Hugh C. Williams
Hugh Cowie Williams (born July 23, 1943 in London , Ontario ) is a Canadian mathematician who deals with algorithmic number theory and cryptography .
Williams studied mathematics at the University of Waterloo (bachelor's degree in 1966, master's degree in 1967), where he received his doctorate in computer science under Ronald C. Mullin in 1969 ( A generalization of the Lucas functions ). As a postdoctoral student he was at York University and from 1970 Assistant Professor at the University of Manitoba , where he became Associate Professor in 1972 and Professor in 1979. From 2001 he was a professor at the University of Calgary , where he has been Professor Emeritus since 2004. Since 2001 he has held the “iCore Chair” in algorithmic number theory and cryptography. Together with Rei SafaviNaini , he heads the Institute for Security, Privacy and Information Assurance (ISPIA)  formerly the Center for Information Security and Cryptography (CISaC)  at the University of Calgary. From 1998 to 2001 he was also an adjunct professor at the University of Waterloo. Among other things, he was visiting scholar at the University of Bordeaux , Macquarie University and Leiden University . From 1978 to January 2007 he was Associate Editor of the journal Mathematics of Computation with and as successor to Daniel Shanks .
Williams dealt, among other things, with primality tests. He also developed special hardware for number theoretic calculations ("number sieves"), for example the MSSU 1995. In cryptography, he and Renate Scheidler and Johannes Buchmann developed a public key cryptography process in 1994 that is based on real square number fields. Williams also developed algorithms for calculating invariants of algebraic number fields such as class numbers and regulators.
He is also into the history of mathematics and wrote a book on the history of the primality tests. In it he showed, among other things, that shortly before his untimely death, Édouard Lucas was already working on a test similar to today's elliptical curve method. He also reconstructed the method that Fortuné Landry used in 1880 (at the age of 82 ) to factor the sixth Fermat number (a 20digit number).
Together with Jeffrey Shallit and François Morain , he discovered a forgotten mechanical number sieve by Eugène Olivier Carissan, the first such device from the beginning of the 20th century, and described it in detail.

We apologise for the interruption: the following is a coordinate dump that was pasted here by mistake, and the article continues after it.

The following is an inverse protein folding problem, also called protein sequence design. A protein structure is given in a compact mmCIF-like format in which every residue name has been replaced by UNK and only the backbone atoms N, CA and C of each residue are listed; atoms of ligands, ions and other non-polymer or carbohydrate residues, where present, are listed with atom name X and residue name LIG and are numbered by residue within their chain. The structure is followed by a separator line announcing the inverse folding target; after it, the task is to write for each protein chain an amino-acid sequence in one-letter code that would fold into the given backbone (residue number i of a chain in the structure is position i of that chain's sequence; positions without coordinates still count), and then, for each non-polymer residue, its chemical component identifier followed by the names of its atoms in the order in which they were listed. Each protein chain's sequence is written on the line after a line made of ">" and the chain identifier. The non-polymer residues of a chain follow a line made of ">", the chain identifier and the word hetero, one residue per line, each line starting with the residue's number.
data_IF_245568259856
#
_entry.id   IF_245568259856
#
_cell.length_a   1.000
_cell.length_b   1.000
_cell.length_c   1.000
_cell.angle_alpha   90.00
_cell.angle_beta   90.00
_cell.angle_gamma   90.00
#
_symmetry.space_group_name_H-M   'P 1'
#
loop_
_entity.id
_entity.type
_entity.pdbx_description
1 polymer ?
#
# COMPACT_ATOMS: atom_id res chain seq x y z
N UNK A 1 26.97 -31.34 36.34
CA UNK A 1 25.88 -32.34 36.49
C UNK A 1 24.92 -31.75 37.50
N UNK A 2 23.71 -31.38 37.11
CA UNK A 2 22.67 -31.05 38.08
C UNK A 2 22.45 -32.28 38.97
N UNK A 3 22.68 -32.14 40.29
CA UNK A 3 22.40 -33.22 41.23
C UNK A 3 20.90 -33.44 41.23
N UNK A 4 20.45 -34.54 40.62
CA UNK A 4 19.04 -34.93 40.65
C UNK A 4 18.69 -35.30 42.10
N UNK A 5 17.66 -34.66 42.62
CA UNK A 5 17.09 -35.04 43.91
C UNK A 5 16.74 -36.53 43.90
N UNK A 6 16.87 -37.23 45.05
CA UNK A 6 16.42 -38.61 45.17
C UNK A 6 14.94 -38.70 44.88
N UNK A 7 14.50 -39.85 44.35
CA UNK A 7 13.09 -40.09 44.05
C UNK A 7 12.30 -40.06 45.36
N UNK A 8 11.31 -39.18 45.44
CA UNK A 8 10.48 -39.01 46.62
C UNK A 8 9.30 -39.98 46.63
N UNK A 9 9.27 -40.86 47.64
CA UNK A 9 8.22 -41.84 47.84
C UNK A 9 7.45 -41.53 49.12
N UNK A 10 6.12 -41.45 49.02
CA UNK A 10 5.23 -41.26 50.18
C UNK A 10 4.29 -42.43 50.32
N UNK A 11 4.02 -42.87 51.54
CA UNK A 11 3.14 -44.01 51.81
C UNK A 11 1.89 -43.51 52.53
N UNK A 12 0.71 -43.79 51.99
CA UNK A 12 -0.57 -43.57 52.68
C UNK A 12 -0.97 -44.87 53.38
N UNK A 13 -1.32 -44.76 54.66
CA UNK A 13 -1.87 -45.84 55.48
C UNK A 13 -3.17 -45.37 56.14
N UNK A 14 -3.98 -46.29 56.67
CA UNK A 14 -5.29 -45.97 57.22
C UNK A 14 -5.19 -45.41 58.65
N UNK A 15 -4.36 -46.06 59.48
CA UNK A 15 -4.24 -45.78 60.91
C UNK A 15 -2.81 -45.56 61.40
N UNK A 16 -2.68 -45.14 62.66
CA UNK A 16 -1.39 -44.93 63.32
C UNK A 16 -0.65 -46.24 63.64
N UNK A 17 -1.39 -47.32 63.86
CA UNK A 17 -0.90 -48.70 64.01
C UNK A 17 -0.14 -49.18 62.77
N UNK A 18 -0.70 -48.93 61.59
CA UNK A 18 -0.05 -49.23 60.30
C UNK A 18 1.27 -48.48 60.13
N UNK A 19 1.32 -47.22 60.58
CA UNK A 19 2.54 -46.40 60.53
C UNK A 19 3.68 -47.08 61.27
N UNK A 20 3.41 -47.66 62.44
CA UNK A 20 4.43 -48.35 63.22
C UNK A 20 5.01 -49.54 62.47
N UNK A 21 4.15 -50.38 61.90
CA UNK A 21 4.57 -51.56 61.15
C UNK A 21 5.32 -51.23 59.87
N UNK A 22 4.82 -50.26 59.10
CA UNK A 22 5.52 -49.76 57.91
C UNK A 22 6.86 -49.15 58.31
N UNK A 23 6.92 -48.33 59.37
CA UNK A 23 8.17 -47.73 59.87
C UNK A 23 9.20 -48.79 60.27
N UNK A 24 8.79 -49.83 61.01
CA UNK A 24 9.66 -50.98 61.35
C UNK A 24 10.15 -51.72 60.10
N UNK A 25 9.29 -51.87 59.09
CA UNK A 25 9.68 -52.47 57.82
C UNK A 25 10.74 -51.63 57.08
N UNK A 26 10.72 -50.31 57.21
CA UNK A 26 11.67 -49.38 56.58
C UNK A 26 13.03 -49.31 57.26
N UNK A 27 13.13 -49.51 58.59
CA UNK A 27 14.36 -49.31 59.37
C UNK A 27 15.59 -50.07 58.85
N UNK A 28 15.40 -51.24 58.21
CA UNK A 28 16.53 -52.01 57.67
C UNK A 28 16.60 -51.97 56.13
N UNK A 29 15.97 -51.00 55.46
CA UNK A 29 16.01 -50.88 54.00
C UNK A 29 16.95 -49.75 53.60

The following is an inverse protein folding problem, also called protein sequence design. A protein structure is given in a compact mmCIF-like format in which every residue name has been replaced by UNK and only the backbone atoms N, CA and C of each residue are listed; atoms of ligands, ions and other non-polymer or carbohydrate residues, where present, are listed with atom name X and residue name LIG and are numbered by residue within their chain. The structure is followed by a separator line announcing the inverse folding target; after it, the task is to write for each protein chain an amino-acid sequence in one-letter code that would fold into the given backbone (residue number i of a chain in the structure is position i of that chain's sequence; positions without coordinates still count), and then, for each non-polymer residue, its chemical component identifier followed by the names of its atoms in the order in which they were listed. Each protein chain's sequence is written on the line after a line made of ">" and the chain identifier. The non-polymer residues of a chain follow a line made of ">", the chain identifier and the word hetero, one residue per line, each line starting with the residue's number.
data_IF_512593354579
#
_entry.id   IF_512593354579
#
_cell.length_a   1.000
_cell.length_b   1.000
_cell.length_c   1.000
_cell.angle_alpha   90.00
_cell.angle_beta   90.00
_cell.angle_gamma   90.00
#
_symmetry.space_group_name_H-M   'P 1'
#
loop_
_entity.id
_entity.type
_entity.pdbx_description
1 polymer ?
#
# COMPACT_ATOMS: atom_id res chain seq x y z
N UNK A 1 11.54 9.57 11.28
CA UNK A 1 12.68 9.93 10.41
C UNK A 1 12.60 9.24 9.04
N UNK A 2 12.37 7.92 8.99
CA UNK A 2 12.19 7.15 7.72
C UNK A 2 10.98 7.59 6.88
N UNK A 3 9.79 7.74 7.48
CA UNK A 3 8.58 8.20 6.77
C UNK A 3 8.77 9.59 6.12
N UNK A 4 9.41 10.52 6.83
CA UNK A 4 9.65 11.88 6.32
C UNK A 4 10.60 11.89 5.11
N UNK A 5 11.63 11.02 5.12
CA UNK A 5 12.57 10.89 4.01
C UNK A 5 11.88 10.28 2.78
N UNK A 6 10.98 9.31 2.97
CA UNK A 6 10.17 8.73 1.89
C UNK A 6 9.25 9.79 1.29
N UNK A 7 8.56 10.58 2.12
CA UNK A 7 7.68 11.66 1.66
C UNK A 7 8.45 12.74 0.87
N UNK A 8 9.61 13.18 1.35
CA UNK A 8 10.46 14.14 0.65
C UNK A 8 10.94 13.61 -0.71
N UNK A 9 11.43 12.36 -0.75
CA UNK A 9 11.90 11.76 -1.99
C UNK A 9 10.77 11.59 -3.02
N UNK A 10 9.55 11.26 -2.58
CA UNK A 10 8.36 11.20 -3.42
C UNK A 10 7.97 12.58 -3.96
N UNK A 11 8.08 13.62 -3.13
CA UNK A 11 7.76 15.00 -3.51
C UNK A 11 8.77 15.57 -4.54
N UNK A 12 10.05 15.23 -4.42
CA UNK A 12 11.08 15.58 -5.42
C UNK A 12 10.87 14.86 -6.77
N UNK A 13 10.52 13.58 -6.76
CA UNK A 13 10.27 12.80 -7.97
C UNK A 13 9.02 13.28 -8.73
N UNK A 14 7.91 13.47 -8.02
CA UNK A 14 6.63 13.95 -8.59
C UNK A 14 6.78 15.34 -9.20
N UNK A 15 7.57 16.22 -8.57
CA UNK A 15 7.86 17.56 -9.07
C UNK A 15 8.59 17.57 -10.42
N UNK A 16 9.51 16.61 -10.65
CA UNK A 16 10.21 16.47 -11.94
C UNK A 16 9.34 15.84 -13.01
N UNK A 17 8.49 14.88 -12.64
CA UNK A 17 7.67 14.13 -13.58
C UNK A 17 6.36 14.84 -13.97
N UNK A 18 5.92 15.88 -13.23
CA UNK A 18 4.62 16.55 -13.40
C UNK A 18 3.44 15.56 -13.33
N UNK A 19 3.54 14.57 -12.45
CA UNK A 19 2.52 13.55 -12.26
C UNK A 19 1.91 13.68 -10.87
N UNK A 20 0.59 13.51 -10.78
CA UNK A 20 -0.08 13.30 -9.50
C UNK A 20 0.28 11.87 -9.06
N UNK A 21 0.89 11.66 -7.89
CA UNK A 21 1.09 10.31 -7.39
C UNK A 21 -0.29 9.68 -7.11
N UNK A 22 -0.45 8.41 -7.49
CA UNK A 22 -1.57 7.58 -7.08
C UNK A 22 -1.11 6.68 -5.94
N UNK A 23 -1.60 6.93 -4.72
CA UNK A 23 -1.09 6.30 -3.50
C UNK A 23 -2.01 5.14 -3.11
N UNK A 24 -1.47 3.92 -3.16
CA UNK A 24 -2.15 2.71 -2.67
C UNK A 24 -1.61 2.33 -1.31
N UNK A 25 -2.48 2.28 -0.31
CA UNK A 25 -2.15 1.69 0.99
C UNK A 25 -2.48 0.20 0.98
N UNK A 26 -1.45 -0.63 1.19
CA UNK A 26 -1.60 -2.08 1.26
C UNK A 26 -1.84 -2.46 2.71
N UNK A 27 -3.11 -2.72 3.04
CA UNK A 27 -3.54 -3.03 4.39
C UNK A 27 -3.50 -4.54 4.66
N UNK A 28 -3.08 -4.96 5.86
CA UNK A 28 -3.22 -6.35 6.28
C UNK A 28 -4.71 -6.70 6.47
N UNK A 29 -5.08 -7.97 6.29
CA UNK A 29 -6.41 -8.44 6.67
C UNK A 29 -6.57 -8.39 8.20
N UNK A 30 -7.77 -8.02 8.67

The Williams number is named after him.
Fonts
 The influence of computers in the development of number theory. In: Computational Mathematics with Applications. Volume 8, 1982, pp. 7593.
 Factoring on a computer. Mathematical Intelligencer, 1984, No. 3.
 with Attila Pethö , HorstGünter Zimmer , Michael Pohst (Eds.): Computational Number Theory. de Gruyter 1991.
 with JO Shallit: Factoring integers before computers. In: W. Gautschi (Ed.): Mathematics of computation  50 years of computational mathematics 1943–1993. Proc. Symposium Applied Math., Volume 48. American Mathematical Society, 1994, pp. 481531.
 Édouard Lucas and primality testing. Wiley 1998. (Canadian Mathematical Society Series of Monographs and Advanced Texts. Volume 22.)
 with MJ Jacobson: Solving the Pell Equation . Springer 2008.
Web links
 Literature by and about Hugh C. Williams in the catalog of the German National Library
 Hugh C. Williams on the University of Calgary website
 Profile of Hugh C. Williams on the faculty with links to publications
Individual evidence
 ^ Hugh C. Williams in the Mathematics Genealogy Project (English)
 ↑ ISPIA website

↑ In the 1970s he wrote the overview Primality testing on a computer. in Ars Combinatoria. Volume 5, 1978, pp. 127185, and developed new methods for this in the 1970s.
Williams, JS Judd: Determination of the primality of N by using prime factors of ± 1. In: Mathematics of Computation. Volume 30, 1976, pp. 157172
Some algorithms for prime testing using generalized Lehmer functions. In: Mathematics of Computation. Volume 30, 1976, pp. 867886  ↑ Hardware sieves: function and applications, further projects
 ^ Buchmann, Williams: Quadratic fields and cryptography. In: Loxton (Ed.): Number theory and cryptography. 1989
 ↑ Williams: How was factored? In: Mathematics of Computation. Volume 61, 1993, p. 463. Landry did not publish his method, but there were references in the estate.
 ^ J. Shallit, HC Williams, F. Morain: Discovery of a lost factoring machine. In: Mathematical Intelligencer. 17, No. 3, 1995, pp. 4147; Ivars Peterson: Cranking out primes: tracking down a longlost factoring machine  Carissan's factoring machine  Cover Story. ( Memento of July 8, 2012 in the web archive archive.today ) The brothers E. and Pierre Carissan set up the machine in the Bordeaux observatory and demonstrated it to the public in 1920.
personal data  

SURNAME  Williams, Hugh C. 
ALTERNATIVE NAMES  Williams, Hugh Cowie 
BRIEF DESCRIPTION  Canadian mathematician 
DATE OF BIRTH  July 23, 1943 
PLACE OF BIRTH  London , Ontario